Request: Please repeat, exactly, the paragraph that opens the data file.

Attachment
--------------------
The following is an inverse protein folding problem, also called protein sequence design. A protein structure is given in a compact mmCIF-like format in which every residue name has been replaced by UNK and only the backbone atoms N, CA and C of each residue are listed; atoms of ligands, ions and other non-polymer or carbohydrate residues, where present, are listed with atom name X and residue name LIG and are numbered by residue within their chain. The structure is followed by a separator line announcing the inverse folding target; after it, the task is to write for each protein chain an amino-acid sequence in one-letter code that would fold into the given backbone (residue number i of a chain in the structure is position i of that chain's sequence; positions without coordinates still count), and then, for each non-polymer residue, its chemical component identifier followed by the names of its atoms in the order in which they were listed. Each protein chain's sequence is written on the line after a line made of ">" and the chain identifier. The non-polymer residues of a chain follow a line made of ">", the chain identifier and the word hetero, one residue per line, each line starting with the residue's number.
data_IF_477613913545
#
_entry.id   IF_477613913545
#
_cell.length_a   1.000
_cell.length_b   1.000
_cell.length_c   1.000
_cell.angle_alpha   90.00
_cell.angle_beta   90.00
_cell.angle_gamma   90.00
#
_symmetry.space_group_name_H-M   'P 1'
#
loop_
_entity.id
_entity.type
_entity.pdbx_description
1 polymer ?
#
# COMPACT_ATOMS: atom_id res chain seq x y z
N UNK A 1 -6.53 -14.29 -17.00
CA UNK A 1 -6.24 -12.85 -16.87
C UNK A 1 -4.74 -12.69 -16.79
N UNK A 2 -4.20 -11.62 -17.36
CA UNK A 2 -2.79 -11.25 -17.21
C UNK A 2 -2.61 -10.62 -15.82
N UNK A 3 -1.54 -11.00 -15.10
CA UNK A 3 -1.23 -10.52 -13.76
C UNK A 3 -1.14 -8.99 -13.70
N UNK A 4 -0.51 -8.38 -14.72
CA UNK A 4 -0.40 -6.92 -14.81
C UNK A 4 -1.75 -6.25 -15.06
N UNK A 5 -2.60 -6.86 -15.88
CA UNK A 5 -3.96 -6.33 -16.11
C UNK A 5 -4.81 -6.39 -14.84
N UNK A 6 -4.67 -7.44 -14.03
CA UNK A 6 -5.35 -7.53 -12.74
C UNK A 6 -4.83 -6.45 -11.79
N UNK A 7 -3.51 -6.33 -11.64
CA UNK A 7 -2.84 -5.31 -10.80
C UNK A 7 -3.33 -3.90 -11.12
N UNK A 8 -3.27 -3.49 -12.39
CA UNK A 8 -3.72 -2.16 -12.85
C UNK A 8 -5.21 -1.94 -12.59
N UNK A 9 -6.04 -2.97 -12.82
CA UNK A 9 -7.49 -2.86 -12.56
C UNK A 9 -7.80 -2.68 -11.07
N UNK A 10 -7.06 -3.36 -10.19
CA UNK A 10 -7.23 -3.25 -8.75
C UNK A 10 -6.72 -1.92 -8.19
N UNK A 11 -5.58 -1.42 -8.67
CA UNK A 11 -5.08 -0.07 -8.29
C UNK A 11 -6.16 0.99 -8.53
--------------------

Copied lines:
The following is an inverse protein folding problem, also called protein sequence design. A protein structure is given in a compact mmCIF-like format in which every residue name has been replaced by UNK and only the backbone atoms N, CA and C of each residue are listed; atoms of ligands, ions and other non-polymer or carbohydrate residues, where present, are listed with atom name X and residue name LIG and are numbered by residue within their chain. The structure is followed by a separator line announcing the inverse folding target; after it, the task is to write for each protein chain an amino-acid sequence in one-letter code that would fold into the given backbone (residue number i of a chain in the structure is position i of that chain's sequence; positions without coordinates still count), and then, for each non-polymer residue, its chemical component identifier followed by the names of its atoms in the order in which they were listed. Each protein chain's sequence is written on the line after a line made of ">" and the chain identifier. The non-polymer residues of a chain follow a line made of ">", the chain identifier and the word hetero, one residue per line, each line starting with the residue's number.